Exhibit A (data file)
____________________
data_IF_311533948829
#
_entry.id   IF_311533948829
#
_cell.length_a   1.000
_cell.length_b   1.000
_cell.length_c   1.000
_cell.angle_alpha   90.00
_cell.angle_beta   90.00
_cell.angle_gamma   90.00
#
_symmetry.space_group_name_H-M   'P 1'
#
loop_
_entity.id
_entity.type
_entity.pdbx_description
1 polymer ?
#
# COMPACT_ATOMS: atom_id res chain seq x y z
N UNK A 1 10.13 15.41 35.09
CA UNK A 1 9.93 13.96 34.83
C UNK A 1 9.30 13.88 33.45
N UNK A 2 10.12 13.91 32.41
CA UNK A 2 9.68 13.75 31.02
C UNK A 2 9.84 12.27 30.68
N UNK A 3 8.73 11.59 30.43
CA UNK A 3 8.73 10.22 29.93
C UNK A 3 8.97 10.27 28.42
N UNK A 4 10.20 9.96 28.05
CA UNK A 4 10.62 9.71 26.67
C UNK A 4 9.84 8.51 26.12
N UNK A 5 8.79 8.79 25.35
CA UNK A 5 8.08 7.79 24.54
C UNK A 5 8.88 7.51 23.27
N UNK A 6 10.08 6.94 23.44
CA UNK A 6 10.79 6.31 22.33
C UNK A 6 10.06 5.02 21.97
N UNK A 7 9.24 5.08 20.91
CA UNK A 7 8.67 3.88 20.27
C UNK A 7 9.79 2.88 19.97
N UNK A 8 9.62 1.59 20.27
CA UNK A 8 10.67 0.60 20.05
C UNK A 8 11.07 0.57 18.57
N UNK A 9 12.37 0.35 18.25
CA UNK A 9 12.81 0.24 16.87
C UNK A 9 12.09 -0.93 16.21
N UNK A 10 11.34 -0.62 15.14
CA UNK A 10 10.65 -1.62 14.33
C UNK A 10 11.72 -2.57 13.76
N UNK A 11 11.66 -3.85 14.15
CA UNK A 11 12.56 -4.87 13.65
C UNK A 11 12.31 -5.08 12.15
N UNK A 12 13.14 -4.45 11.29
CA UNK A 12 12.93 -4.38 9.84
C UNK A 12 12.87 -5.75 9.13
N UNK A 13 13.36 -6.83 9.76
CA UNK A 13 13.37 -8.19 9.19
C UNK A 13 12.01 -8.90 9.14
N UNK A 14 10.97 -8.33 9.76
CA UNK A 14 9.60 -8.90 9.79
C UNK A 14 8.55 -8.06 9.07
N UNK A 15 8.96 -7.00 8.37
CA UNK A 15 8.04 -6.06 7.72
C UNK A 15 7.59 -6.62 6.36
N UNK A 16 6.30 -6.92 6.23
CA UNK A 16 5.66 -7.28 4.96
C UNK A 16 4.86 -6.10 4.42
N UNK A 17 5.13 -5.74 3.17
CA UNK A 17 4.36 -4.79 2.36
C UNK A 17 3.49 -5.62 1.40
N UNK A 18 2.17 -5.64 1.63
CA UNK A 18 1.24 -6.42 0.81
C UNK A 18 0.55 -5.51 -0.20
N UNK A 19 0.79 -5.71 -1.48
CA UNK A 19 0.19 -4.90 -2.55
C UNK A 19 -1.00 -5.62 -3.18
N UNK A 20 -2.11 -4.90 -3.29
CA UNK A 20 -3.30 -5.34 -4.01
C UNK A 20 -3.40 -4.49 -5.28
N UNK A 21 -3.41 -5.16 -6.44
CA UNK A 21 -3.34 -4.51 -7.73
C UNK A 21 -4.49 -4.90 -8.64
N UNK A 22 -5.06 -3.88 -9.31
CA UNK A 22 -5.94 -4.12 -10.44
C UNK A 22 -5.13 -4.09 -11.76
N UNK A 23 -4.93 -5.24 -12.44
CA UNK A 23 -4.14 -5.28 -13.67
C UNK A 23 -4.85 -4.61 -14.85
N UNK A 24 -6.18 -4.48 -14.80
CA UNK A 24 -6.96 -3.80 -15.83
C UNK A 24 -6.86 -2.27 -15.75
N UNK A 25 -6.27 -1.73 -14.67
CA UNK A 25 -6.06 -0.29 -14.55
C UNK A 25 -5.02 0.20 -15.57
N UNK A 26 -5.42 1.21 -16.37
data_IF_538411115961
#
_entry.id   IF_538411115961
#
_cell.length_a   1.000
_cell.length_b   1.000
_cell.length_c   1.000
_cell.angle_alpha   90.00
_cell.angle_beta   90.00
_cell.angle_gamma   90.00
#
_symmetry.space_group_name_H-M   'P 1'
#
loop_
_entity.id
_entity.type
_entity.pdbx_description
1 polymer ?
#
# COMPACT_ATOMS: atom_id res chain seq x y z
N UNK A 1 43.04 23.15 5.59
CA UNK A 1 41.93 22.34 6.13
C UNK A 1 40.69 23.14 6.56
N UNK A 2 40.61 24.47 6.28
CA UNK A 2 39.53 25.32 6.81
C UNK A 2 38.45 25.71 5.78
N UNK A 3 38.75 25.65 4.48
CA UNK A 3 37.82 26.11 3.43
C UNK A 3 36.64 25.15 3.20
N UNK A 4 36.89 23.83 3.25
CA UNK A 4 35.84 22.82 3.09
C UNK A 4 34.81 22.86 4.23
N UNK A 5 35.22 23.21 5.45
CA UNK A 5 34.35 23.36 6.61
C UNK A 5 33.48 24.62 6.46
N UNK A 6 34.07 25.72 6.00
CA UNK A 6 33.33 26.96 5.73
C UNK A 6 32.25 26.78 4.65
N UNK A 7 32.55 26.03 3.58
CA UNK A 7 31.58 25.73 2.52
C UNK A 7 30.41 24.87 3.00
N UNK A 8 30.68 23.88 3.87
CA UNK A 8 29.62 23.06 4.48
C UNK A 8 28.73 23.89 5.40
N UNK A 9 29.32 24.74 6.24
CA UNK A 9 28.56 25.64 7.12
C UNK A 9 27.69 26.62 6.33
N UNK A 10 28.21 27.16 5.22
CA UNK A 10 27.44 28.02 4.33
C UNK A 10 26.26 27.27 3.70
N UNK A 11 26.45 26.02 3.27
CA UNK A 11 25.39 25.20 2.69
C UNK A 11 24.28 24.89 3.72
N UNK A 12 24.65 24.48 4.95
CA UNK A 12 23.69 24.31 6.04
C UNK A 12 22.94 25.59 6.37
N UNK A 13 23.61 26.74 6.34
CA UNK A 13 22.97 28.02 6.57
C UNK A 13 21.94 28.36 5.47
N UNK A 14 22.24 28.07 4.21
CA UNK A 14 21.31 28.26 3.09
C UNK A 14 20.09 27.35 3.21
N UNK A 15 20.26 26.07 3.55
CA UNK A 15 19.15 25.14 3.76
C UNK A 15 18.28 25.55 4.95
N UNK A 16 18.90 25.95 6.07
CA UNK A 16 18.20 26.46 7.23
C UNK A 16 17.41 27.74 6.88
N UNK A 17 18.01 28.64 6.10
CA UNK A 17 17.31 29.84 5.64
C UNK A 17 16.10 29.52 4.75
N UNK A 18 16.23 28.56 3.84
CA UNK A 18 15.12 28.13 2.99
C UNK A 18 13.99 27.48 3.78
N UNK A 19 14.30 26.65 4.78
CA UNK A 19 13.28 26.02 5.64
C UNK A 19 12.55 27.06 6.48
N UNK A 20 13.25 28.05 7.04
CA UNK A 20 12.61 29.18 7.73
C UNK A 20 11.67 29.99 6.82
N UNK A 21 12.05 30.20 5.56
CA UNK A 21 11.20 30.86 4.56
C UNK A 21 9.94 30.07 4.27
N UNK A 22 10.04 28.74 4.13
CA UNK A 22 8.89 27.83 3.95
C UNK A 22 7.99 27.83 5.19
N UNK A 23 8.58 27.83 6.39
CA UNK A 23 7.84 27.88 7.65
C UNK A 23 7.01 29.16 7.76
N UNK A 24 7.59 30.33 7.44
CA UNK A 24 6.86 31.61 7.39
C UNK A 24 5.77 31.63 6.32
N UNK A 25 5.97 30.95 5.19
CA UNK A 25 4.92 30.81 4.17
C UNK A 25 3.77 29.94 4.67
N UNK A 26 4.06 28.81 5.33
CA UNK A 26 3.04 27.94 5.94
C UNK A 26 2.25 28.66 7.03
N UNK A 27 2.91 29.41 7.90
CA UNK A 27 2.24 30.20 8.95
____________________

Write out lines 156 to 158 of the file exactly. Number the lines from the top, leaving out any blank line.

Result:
N UNK A 14 22.24 28.07 4.21
CA UNK A 14 21.31 28.26 3.09
C UNK A 14 20.09 27.35 3.21